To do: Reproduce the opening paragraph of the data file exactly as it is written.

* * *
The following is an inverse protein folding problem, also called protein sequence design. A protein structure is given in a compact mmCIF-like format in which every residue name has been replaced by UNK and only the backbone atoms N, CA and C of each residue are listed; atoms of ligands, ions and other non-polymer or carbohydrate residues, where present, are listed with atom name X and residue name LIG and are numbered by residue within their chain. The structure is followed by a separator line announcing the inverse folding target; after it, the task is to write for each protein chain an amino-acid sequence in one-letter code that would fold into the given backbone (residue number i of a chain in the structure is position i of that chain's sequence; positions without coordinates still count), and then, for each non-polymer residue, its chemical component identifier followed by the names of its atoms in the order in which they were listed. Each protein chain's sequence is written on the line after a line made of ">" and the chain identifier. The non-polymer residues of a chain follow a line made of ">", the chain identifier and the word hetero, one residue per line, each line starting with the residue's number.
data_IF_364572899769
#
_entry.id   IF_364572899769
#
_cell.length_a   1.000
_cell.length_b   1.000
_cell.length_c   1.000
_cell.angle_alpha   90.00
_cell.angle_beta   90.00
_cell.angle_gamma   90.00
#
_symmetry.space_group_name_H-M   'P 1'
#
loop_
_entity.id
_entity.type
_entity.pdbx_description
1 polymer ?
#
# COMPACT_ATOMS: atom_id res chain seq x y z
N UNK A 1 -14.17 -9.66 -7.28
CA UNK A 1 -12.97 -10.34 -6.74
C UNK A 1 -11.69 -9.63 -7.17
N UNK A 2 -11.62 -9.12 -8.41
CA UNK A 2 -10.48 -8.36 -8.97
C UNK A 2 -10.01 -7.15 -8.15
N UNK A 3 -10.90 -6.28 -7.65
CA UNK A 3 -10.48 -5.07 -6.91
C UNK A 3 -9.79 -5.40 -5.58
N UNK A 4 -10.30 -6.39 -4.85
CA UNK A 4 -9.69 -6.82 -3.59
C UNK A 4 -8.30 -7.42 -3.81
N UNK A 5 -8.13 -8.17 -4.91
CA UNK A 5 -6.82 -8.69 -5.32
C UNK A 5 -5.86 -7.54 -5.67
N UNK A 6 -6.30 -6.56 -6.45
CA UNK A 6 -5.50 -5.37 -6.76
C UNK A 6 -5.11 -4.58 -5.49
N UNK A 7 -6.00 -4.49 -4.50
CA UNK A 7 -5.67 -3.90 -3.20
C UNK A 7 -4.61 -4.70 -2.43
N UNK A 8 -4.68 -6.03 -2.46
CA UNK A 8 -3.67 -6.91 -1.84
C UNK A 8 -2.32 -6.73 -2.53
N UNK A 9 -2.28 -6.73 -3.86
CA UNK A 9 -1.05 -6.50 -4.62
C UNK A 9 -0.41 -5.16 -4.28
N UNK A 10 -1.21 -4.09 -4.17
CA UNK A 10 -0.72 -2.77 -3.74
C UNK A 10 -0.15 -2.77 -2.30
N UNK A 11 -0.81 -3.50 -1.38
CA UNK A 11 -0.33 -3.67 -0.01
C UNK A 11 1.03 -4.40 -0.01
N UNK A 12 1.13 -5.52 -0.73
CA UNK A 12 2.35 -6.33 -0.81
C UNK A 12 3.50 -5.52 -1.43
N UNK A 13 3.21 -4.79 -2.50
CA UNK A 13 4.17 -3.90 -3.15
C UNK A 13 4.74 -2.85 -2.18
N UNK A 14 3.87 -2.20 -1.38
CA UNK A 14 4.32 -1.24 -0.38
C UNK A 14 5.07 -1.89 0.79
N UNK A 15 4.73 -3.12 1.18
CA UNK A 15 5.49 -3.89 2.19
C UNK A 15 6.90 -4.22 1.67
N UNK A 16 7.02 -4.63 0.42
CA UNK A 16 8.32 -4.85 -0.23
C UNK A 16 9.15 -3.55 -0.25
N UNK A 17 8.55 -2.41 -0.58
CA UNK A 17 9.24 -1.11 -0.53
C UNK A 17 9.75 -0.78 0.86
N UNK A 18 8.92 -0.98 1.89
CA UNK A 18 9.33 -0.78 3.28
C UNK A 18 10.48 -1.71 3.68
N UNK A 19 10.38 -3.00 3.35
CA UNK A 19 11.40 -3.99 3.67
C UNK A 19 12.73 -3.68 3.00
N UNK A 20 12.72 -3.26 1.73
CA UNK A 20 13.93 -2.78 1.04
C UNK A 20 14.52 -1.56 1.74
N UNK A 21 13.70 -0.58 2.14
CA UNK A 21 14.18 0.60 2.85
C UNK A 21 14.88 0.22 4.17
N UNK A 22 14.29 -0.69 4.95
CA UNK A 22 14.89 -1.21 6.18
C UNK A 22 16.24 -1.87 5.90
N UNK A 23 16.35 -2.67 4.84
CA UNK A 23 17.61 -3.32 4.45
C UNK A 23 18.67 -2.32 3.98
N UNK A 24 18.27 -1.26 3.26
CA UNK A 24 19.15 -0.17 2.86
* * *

The following is an inverse protein folding problem, also called protein sequence design. A protein structure is given in a compact mmCIF-like format in which every residue name has been replaced by UNK and only the backbone atoms N, CA and C of each residue are listed; atoms of ligands, ions and other non-polymer or carbohydrate residues, where present, are listed with atom name X and residue name LIG and are numbered by residue within their chain. The structure is followed by a separator line announcing the inverse folding target; after it, the task is to write for each protein chain an amino-acid sequence in one-letter code that would fold into the given backbone (residue number i of a chain in the structure is position i of that chain's sequence; positions without coordinates still count), and then, for each non-polymer residue, its chemical component identifier followed by the names of its atoms in the order in which they were listed. Each protein chain's sequence is written on the line after a line made of ">" and the chain identifier. The non-polymer residues of a chain follow a line made of ">", the chain identifier and the word hetero, one residue per line, each line starting with the residue's number.